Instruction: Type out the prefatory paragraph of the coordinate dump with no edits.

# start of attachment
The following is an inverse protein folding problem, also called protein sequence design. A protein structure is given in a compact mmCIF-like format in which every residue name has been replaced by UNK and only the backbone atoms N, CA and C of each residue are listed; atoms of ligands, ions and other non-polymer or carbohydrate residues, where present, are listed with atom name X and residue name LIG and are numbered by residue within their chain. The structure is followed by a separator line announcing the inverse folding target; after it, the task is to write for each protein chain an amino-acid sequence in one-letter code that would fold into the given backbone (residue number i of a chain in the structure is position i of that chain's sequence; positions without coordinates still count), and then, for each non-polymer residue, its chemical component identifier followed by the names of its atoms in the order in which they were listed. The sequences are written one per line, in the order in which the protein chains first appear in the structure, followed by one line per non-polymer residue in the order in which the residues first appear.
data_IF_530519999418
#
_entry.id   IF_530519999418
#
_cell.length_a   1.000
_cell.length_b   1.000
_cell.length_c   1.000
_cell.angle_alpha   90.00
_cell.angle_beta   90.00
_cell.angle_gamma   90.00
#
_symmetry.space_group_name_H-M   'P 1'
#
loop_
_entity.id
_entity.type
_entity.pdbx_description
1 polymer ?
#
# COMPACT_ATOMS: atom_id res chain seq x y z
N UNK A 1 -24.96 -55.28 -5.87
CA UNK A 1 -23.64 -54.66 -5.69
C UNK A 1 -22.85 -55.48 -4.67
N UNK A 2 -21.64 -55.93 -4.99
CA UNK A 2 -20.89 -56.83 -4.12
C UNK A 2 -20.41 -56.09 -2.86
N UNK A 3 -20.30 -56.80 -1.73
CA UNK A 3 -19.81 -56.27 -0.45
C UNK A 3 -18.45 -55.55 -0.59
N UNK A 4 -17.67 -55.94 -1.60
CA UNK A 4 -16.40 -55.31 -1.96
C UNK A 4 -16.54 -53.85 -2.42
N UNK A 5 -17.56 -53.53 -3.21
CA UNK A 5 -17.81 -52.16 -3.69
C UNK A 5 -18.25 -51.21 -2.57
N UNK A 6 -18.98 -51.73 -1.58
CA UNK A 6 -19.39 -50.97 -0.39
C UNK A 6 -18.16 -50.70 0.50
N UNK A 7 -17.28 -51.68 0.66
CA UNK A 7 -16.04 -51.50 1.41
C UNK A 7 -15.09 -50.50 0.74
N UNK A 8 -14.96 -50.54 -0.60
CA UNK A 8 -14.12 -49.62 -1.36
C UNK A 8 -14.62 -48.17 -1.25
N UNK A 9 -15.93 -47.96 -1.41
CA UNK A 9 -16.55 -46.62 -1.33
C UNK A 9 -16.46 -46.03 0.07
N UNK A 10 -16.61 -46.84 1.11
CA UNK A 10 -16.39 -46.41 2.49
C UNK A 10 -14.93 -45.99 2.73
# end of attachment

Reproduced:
The following is an inverse protein folding problem, also called protein sequence design. A protein structure is given in a compact mmCIF-like format in which every residue name has been replaced by UNK and only the backbone atoms N, CA and C of each residue are listed; atoms of ligands, ions and other non-polymer or carbohydrate residues, where present, are listed with atom name X and residue name LIG and are numbered by residue within their chain. The structure is followed by a separator line announcing the inverse folding target; after it, the task is to write for each protein chain an amino-acid sequence in one-letter code that would fold into the given backbone (residue number i of a chain in the structure is position i of that chain's sequence; positions without coordinates still count), and then, for each non-polymer residue, its chemical component identifier followed by the names of its atoms in the order in which they were listed. The sequences are written one per line, in the order in which the protein chains first appear in the structure, followed by one line per non-polymer residue in the order in which the residues first appear.